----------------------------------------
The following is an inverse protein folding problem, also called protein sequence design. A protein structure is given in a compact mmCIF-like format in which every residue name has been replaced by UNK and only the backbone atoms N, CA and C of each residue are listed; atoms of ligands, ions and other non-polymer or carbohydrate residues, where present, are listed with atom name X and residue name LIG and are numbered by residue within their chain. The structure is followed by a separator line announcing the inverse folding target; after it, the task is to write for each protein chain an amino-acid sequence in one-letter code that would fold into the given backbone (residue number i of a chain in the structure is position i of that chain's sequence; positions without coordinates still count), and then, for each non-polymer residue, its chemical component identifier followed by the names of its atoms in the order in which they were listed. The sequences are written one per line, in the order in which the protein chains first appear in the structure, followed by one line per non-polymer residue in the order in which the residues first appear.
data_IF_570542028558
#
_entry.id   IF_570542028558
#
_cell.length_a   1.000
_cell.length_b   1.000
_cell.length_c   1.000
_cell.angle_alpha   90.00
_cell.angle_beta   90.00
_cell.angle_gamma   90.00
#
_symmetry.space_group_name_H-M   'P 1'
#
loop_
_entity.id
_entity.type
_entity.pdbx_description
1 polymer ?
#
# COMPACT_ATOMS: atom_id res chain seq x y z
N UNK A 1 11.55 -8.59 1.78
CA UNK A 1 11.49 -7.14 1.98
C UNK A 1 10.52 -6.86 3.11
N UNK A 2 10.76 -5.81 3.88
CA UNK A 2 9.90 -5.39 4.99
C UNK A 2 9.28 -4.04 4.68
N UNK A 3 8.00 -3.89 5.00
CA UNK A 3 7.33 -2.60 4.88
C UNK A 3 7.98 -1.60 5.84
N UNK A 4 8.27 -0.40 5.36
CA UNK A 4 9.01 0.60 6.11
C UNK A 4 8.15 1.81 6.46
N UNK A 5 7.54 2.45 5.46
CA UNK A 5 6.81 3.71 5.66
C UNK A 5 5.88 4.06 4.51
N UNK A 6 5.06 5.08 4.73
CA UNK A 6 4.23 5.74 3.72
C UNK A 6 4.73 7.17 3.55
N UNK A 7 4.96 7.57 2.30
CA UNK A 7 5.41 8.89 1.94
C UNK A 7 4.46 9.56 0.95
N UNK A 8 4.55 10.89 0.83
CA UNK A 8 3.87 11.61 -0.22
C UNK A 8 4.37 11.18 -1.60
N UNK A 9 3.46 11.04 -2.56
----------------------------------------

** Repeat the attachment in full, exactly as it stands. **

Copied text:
The following is an inverse protein folding problem, also called protein sequence design. A protein structure is given in a compact mmCIF-like format in which every residue name has been replaced by UNK and only the backbone atoms N, CA and C of each residue are listed; atoms of ligands, ions and other non-polymer or carbohydrate residues, where present, are listed with atom name X and residue name LIG and are numbered by residue within their chain. The structure is followed by a separator line announcing the inverse folding target; after it, the task is to write for each protein chain an amino-acid sequence in one-letter code that would fold into the given backbone (residue number i of a chain in the structure is position i of that chain's sequence; positions without coordinates still count), and then, for each non-polymer residue, its chemical component identifier followed by the names of its atoms in the order in which they were listed. The sequences are written one per line, in the order in which the protein chains first appear in the structure, followed by one line per non-polymer residue in the order in which the residues first appear.
data_IF_570542028558
#
_entry.id   IF_570542028558
#
_cell.length_a   1.000
_cell.length_b   1.000
_cell.length_c   1.000
_cell.angle_alpha   90.00
_cell.angle_beta   90.00
_cell.angle_gamma   90.00
#
_symmetry.space_group_name_H-M   'P 1'
#
loop_
_entity.id
_entity.type
_entity.pdbx_description
1 polymer ?
#
# COMPACT_ATOMS: atom_id res chain seq x y z
N UNK A 1 11.55 -8.59 1.78
CA UNK A 1 11.49 -7.14 1.98
C UNK A 1 10.52 -6.86 3.11
N UNK A 2 10.76 -5.81 3.88
CA UNK A 2 9.90 -5.39 4.99
C UNK A 2 9.28 -4.04 4.68
N UNK A 3 8.00 -3.89 5.00
CA UNK A 3 7.33 -2.60 4.88
C UNK A 3 7.98 -1.60 5.84
N UNK A 4 8.27 -0.40 5.36
CA UNK A 4 9.01 0.60 6.11
C UNK A 4 8.15 1.81 6.46
N UNK A 5 7.54 2.45 5.46
CA UNK A 5 6.81 3.71 5.66
C UNK A 5 5.88 4.06 4.51
N UNK A 6 5.06 5.08 4.73
CA UNK A 6 4.23 5.74 3.72
C UNK A 6 4.73 7.17 3.55
N UNK A 7 4.96 7.57 2.30
CA UNK A 7 5.41 8.89 1.94
C UNK A 7 4.46 9.56 0.95
N UNK A 8 4.55 10.89 0.83
CA UNK A 8 3.87 11.61 -0.22
C UNK A 8 4.37 11.18 -1.60
N UNK A 9 3.46 11.04 -2.56